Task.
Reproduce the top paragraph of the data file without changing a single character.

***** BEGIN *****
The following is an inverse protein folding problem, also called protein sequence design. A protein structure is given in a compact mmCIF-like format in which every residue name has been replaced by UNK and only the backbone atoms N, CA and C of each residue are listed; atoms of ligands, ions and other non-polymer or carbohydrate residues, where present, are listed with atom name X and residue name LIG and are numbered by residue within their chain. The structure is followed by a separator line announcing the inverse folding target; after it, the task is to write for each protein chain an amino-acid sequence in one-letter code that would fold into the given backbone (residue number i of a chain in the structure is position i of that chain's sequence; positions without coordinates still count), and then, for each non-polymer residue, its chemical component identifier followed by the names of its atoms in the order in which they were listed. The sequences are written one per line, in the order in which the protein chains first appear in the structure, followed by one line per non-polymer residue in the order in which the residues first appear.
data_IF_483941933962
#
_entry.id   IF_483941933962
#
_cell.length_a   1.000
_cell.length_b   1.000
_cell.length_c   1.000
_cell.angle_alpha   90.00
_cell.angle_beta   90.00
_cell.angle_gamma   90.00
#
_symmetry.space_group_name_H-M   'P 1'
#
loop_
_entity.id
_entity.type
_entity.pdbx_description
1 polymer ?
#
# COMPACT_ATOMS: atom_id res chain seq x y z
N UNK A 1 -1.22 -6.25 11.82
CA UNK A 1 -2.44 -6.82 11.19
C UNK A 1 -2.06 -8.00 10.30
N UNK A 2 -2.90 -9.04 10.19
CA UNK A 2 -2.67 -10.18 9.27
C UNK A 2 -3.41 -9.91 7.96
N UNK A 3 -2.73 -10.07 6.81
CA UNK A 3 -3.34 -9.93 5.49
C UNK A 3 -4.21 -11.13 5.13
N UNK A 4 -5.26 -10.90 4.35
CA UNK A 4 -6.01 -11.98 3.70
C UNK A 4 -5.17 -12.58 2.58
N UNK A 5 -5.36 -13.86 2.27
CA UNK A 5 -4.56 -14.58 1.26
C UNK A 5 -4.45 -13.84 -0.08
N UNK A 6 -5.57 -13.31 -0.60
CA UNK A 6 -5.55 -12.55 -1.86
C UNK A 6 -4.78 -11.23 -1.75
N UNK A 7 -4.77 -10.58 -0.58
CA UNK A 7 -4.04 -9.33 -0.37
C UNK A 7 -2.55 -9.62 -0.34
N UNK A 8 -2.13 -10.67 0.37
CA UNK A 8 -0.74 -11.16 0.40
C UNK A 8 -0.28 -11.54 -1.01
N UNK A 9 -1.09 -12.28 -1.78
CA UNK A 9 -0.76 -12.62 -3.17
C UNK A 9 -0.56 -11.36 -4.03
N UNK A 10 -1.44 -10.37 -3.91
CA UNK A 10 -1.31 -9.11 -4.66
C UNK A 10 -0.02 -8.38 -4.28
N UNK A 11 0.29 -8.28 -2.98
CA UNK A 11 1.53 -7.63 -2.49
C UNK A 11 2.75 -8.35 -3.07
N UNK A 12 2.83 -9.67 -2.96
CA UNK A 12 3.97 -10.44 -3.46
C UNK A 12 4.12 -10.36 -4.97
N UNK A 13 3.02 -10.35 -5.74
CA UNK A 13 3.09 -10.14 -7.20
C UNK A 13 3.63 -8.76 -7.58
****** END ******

The following is an inverse protein folding problem, also called protein sequence design. A protein structure is given in a compact mmCIF-like format in which every residue name has been replaced by UNK and only the backbone atoms N, CA and C of each residue are listed; atoms of ligands, ions and other non-polymer or carbohydrate residues, where present, are listed with atom name X and residue name LIG and are numbered by residue within their chain. The structure is followed by a separator line announcing the inverse folding target; after it, the task is to write for each protein chain an amino-acid sequence in one-letter code that would fold into the given backbone (residue number i of a chain in the structure is position i of that chain's sequence; positions without coordinates still count), and then, for each non-polymer residue, its chemical component identifier followed by the names of its atoms in the order in which they were listed. The sequences are written one per line, in the order in which the protein chains first appear in the structure, followed by one line per non-polymer residue in the order in which the residues first appear.